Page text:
WASHINGTON, D.C., Sept. 18, 2012 — It is the mission of the Economic Development Administration (EDA) “to lead the federal economic development agenda by promoting innovation and competitiveness” through community investments. But a new study by the Competitive Enterprise Institute  reveals the EDA has incentivized economic waste, over-taxation, and the misallocation of valuable resources.
In “The Case for Abolishing the Economic Development Administration ,” CEI Policy Analyst David Bier  argues the EDA is valuable essentially only as a prop for politicians, who tout EDA grants as major accomplishments when running for re-election. EDA delivers little benefit to average Americans--and indeed, many grants have actually harmed innovation and market competition.
Bier provides the following examples:
• In 2011, EDA awarded $2 million to Visalia, Calif., to improve the Visalia Industrial District. The goal was to attract new businesses, and it worked: Manufacturer VWR soon relocated a warehouse in Brisbane, Calif., to the newly subsidized zone in Visalia. Jobs were created in Visalia, but even more jobs were lost in Brisbane.
• EDA awarded $35 million for construction of a convention center in Cedar Rapids, Iowa. After the city received the money, it used eminent domain authority to seize a private hotel for the construction. The city admitted that the convention center—unlike the private hotel—would not make money. In fact, the city's own projections showed that it would lose more than $1 million by its fifth year.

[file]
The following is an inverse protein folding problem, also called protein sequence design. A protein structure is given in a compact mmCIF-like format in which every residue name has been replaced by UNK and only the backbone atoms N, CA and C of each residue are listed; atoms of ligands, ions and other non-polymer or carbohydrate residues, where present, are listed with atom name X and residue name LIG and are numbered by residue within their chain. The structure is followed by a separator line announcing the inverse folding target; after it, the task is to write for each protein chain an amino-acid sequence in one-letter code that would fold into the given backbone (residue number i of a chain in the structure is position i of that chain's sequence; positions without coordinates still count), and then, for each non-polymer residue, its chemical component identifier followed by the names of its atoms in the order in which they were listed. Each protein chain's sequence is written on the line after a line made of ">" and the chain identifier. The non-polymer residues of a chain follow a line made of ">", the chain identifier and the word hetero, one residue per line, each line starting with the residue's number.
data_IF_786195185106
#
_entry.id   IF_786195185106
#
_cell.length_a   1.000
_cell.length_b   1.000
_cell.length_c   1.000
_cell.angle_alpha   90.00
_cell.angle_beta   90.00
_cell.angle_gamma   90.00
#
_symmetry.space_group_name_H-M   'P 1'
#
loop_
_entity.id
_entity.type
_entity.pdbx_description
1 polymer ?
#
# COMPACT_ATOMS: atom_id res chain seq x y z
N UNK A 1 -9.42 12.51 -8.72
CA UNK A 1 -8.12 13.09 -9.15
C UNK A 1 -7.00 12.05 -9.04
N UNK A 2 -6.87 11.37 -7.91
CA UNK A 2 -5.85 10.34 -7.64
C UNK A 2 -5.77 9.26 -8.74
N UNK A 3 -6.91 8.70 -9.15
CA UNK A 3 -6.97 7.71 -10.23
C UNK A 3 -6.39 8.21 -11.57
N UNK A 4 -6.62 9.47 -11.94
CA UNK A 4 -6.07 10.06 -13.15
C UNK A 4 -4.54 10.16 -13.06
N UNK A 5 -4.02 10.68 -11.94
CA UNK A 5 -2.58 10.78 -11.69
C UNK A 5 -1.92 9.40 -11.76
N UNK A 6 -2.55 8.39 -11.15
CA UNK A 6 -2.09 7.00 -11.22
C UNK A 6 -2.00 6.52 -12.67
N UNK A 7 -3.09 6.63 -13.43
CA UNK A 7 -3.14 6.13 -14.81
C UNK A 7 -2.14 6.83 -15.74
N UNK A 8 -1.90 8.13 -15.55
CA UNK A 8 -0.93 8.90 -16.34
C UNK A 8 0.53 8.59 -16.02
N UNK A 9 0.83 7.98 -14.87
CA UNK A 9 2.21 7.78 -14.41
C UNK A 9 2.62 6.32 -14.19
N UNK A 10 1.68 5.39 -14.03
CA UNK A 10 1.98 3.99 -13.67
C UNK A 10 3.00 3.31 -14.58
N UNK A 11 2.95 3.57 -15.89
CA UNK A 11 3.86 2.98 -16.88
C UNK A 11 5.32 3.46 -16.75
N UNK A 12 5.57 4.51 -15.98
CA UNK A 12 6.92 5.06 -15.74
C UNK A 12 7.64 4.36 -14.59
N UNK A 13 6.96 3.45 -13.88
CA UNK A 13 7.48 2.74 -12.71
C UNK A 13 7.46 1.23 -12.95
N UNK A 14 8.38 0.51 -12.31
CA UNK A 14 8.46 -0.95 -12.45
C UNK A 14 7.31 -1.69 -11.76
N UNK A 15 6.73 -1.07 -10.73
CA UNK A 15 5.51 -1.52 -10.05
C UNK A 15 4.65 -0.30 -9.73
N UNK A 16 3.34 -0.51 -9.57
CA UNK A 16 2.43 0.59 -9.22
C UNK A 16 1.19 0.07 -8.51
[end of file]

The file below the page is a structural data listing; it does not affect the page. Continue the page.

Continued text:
• EDA encourages municipalities to create special “development taxes” on top of existing taxes to qualify for EDA matching grants. Pueblo, Colo., was granted an Economic Adjustment Strategies award for raising $88 million from taxpayers to meet an EDA matching grant.
“EDA claims its programs have proven successful, but a critical look reveals a different picture,” Bier writes. “In the four decades since its creation, EDA has funded professional football practice facilities, model pyramids, wine tasting rooms and other clearly wasteful projects.
“When EDA attempts to promote economic growth in one region of the United States or one sector of the economy, it does so at the expense of other regions or sectors. […] It is long past time the EDA was abolished."
► Read the full CEI study: “The Case for Abolishing the Economic Development Administration: A Great Society Relic That Robs Peter to Pay Paul "